It’s hard to believe it’s that time again. New Year’s is right around the corner and it seems to come faster each and every year. Geez! At the beginning of the year, many of us try to tackle the timeless questions “Why is it so hard to keep to our New Year’s resolutions?” and “How can we make this year different, the year we actually achieve our goals and break the cycle of resolution failure?”
Clearly, if you’ve ever broken a New Year’s resolution, you’re not alone. Studies show that up to 20 percent of resolutions are broken within the first week of January and 80 percent are broken within the first year. Not very uplifting statistics, for sure! One possible reason for this is that changing ingrained behavior can be very hard to do, especially when you live in an environment that enables these “bad” behaviors. So why do we even make these resolutions if they’re so hard to keep — or even doomed?
The tradition of making resolutions dates way back to early Babylonian times. The Babylonians believed that what you did on the first day of the year affected what you did for the rest of the year. Now, people simply believe New Year’s is the perfect time to get a fresh start. It becomes the ideal opportunity to change our intransigent bad habits. Most of us have an ingrained need to set new personal goals. The good news is, even our failed resolutions can be useful to us. But the bigger and perhaps more important questions are, why do these resolutions so often fail and what if anything, can we do about it?
One of the reasons our New Year’s resolutions fail is because we so often get caught up in “all or nothing” thinking. It’s very easy to think in black-and-white terms, i.e., either we’re keeping our resolutions or we’re breaking them. The problem with this type of thinking is that our feelings of success often fade after our first setback. This leads many of us down a slippery slope of failure, also known as the “snowball effect.” The snowball effect is where one minor misstep quickly turns into a major or a series of major missteps. Then we mercilessly attack ourselves for these failures, feeding into a relentless hopelessness that our goals cannot be achieved. So what does this all mean in terms of us actually reaching our New Year’s resolutions? Here’s a general guide to help you out.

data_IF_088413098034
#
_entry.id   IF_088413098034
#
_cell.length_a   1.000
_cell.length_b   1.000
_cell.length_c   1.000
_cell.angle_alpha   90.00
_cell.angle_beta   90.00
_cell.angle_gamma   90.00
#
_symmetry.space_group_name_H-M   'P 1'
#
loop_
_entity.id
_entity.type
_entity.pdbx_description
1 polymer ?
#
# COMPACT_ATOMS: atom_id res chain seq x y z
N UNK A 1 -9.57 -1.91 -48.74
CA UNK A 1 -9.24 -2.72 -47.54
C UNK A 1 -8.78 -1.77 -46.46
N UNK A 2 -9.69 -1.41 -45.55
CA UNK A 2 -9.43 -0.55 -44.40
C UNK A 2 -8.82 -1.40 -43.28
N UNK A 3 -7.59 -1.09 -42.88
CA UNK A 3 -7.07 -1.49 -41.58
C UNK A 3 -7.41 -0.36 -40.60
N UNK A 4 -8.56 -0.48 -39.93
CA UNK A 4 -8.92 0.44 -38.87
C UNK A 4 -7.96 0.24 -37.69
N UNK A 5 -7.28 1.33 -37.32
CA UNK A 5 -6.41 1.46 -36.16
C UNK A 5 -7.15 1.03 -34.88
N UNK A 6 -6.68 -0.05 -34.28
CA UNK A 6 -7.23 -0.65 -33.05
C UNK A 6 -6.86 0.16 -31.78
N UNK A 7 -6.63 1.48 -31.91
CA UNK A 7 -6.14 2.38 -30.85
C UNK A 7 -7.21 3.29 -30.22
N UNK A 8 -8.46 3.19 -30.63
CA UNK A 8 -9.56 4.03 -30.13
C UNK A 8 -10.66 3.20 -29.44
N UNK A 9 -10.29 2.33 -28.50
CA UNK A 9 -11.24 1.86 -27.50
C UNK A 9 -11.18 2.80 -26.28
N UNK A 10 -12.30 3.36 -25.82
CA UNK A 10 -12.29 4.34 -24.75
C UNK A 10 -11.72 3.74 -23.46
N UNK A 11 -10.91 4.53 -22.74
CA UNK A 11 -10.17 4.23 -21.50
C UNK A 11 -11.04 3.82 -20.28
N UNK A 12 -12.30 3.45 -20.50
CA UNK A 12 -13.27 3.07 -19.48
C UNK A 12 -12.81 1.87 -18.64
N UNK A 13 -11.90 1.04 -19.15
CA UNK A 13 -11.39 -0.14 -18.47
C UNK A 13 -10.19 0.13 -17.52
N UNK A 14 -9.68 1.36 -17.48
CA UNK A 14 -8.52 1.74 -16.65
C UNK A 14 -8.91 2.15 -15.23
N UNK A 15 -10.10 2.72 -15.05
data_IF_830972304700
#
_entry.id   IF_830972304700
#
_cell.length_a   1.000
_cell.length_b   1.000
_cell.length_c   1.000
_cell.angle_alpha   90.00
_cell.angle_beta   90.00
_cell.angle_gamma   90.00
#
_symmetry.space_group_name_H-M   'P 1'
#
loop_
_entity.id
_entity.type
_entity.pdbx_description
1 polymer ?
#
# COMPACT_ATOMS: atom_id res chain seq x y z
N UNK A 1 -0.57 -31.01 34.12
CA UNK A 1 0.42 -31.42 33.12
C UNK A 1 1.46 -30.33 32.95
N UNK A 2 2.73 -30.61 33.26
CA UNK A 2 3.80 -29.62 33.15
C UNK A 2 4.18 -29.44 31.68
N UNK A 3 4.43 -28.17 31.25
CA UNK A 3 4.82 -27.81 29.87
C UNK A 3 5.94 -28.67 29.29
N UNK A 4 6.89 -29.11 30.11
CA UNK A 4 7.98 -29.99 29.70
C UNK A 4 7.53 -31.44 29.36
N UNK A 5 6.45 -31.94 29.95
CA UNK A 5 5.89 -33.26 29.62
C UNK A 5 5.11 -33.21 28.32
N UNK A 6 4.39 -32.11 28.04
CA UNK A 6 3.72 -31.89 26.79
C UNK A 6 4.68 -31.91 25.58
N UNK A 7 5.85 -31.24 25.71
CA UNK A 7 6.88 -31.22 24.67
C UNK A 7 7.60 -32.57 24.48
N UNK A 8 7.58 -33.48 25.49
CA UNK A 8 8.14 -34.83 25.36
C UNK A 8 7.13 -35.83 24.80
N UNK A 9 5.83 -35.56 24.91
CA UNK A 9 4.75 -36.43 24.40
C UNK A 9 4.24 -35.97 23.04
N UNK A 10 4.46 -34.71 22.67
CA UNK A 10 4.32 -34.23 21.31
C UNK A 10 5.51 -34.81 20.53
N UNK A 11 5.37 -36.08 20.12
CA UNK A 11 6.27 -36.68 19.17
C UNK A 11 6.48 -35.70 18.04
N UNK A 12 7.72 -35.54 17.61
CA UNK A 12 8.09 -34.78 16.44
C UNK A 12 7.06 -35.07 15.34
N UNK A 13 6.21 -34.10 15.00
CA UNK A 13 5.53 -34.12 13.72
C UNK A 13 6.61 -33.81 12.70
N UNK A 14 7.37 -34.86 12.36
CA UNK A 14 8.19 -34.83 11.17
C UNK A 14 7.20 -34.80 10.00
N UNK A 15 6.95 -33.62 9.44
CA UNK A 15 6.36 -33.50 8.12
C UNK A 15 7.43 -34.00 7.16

1. Follow a plan, not a feeling.
Resolutions are often a want to, not a need to or have to, achieve a goal. This is why it’s so important to not exclusively rely on feelings of motivation, and instead rely on a well-devised plan.
2. Prepare for setbacks. If you don’t plan for setbacks, you’re going to set yourself up for failure. Setbacks are part of success, especially when you plan for them and then figure out how to handle them triumphantly.
3. Think through why your goal is important. Understand the true motivation behind your goal.
4. Break down your goals into small, achievable parts. Success breeds success. Don’t overwhelm yourself and set yourself up for failure.
5. Give yourself encouragement and surround yourself with people who support you. Sometimes you need people who believe in you and your goal, even when you don’t.
OK, now you should be all set. It’s time to go off into the New Year feeling good, hopeful and confident, that you can make your 2011 New Year’s resolutions become the reality you’ve been longing for.